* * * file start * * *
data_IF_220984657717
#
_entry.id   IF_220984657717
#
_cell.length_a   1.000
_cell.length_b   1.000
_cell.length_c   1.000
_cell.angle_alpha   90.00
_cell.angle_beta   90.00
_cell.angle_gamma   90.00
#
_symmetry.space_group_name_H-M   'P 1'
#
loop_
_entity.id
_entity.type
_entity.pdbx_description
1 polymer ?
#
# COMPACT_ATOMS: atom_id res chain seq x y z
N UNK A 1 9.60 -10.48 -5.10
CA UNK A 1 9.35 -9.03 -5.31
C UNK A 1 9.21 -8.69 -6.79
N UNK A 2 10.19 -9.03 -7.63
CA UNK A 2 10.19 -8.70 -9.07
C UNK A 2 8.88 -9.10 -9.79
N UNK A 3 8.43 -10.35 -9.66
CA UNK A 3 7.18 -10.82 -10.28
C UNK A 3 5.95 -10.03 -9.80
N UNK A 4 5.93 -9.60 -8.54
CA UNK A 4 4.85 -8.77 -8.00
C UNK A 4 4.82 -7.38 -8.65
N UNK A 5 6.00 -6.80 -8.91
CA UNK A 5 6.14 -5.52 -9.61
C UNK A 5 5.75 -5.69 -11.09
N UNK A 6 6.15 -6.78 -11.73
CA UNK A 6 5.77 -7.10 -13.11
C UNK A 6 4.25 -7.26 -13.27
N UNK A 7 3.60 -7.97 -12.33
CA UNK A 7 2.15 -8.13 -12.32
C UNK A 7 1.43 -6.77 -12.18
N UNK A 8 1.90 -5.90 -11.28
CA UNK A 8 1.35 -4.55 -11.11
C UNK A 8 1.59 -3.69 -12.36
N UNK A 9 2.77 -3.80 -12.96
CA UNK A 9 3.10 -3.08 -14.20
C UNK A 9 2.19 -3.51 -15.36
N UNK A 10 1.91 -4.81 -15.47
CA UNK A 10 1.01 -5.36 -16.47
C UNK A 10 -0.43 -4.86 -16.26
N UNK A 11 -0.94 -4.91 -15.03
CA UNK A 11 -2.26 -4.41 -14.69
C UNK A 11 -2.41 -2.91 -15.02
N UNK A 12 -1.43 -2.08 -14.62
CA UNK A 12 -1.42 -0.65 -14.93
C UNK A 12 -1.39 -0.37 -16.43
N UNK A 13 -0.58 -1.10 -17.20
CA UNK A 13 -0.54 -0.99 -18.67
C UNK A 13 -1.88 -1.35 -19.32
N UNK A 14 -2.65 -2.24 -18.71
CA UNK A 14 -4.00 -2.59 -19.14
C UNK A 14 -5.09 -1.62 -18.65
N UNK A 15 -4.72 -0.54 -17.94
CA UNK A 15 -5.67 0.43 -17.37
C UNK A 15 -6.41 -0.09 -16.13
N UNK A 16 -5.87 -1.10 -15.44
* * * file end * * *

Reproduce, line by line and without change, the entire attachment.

data_IF_220984657717
#
_entry.id   IF_220984657717
#
_cell.length_a   1.000
_cell.length_b   1.000
_cell.length_c   1.000
_cell.angle_alpha   90.00
_cell.angle_beta   90.00
_cell.angle_gamma   90.00
#
_symmetry.space_group_name_H-M   'P 1'
#
loop_
_entity.id
_entity.type
_entity.pdbx_description
1 polymer ?
#
# COMPACT_ATOMS: atom_id res chain seq x y z
N UNK A 1 9.60 -10.48 -5.10
CA UNK A 1 9.35 -9.03 -5.31
C UNK A 1 9.21 -8.69 -6.79
N UNK A 2 10.19 -9.03 -7.63
CA UNK A 2 10.19 -8.70 -9.07
C UNK A 2 8.88 -9.10 -9.79
N UNK A 3 8.43 -10.35 -9.66
CA UNK A 3 7.18 -10.82 -10.28
C UNK A 3 5.95 -10.03 -9.80
N UNK A 4 5.93 -9.60 -8.54
CA UNK A 4 4.85 -8.77 -8.00
C UNK A 4 4.82 -7.38 -8.65
N UNK A 5 6.00 -6.80 -8.91
CA UNK A 5 6.14 -5.52 -9.61
C UNK A 5 5.75 -5.69 -11.09
N UNK A 6 6.15 -6.78 -11.73
CA UNK A 6 5.77 -7.10 -13.11
C UNK A 6 4.25 -7.26 -13.27
N UNK A 7 3.60 -7.97 -12.33
CA UNK A 7 2.15 -8.13 -12.32
C UNK A 7 1.43 -6.77 -12.18
N UNK A 8 1.90 -5.90 -11.28
CA UNK A 8 1.35 -4.55 -11.11
C UNK A 8 1.59 -3.69 -12.36
N UNK A 9 2.77 -3.80 -12.96
CA UNK A 9 3.10 -3.08 -14.20
C UNK A 9 2.19 -3.51 -15.36
N UNK A 10 1.91 -4.81 -15.47
CA UNK A 10 1.01 -5.36 -16.47
C UNK A 10 -0.43 -4.86 -16.26
N UNK A 11 -0.94 -4.91 -15.03
CA UNK A 11 -2.26 -4.41 -14.69
C UNK A 11 -2.41 -2.91 -15.02
N UNK A 12 -1.43 -2.08 -14.62
CA UNK A 12 -1.42 -0.65 -14.93
C UNK A 12 -1.39 -0.37 -16.43
N UNK A 13 -0.58 -1.10 -17.20
CA UNK A 13 -0.54 -0.99 -18.67
C UNK A 13 -1.88 -1.35 -19.32
N UNK A 14 -2.65 -2.24 -18.71
CA UNK A 14 -4.00 -2.59 -19.14
C UNK A 14 -5.09 -1.62 -18.65
N UNK A 15 -4.72 -0.54 -17.94
CA UNK A 15 -5.67 0.43 -17.37
C UNK A 15 -6.41 -0.09 -16.13
N UNK A 16 -5.87 -1.10 -15.44